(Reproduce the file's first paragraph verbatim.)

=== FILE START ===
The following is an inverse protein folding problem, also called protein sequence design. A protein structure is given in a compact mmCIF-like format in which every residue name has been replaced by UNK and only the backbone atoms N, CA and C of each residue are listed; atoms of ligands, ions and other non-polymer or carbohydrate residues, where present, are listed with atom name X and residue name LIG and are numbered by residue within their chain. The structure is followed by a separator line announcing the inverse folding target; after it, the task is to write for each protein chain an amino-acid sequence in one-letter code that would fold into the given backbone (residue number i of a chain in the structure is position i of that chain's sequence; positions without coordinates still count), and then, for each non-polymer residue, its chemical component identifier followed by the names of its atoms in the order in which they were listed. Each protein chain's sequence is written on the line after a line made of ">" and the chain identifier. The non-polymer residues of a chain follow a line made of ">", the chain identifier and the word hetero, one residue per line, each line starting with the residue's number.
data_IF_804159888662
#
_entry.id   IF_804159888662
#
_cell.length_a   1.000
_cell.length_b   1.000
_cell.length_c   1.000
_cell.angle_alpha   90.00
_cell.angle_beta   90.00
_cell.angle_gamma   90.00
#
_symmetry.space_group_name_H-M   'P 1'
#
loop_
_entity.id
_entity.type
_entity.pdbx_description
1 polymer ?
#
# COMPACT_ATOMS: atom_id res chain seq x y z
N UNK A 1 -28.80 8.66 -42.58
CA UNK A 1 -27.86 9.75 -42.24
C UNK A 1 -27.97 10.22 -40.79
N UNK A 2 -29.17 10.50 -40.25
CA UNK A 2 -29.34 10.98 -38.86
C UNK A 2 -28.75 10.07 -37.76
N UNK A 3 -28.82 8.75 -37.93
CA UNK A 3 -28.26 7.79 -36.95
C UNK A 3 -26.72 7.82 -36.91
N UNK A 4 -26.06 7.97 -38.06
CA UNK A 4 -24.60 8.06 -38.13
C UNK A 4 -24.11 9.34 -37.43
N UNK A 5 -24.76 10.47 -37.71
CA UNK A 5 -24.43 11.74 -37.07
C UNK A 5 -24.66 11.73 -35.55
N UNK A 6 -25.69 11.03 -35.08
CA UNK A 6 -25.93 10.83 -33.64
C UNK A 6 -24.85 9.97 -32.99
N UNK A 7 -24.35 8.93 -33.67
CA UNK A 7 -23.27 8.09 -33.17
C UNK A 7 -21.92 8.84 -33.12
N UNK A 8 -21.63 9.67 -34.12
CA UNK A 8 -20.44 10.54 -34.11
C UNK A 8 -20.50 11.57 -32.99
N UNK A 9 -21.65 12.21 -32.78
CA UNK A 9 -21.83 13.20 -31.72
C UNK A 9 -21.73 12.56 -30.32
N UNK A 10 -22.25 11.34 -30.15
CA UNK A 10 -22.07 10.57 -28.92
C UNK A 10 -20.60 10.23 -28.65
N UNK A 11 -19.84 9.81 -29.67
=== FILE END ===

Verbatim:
The following is an inverse protein folding problem, also called protein sequence design. A protein structure is given in a compact mmCIF-like format in which every residue name has been replaced by UNK and only the backbone atoms N, CA and C of each residue are listed; atoms of ligands, ions and other non-polymer or carbohydrate residues, where present, are listed with atom name X and residue name LIG and are numbered by residue within their chain. The structure is followed by a separator line announcing the inverse folding target; after it, the task is to write for each protein chain an amino-acid sequence in one-letter code that would fold into the given backbone (residue number i of a chain in the structure is position i of that chain's sequence; positions without coordinates still count), and then, for each non-polymer residue, its chemical component identifier followed by the names of its atoms in the order in which they were listed. Each protein chain's sequence is written on the line after a line made of ">" and the chain identifier. The non-polymer residues of a chain follow a line made of ">", the chain identifier and the word hetero, one residue per line, each line starting with the residue's number.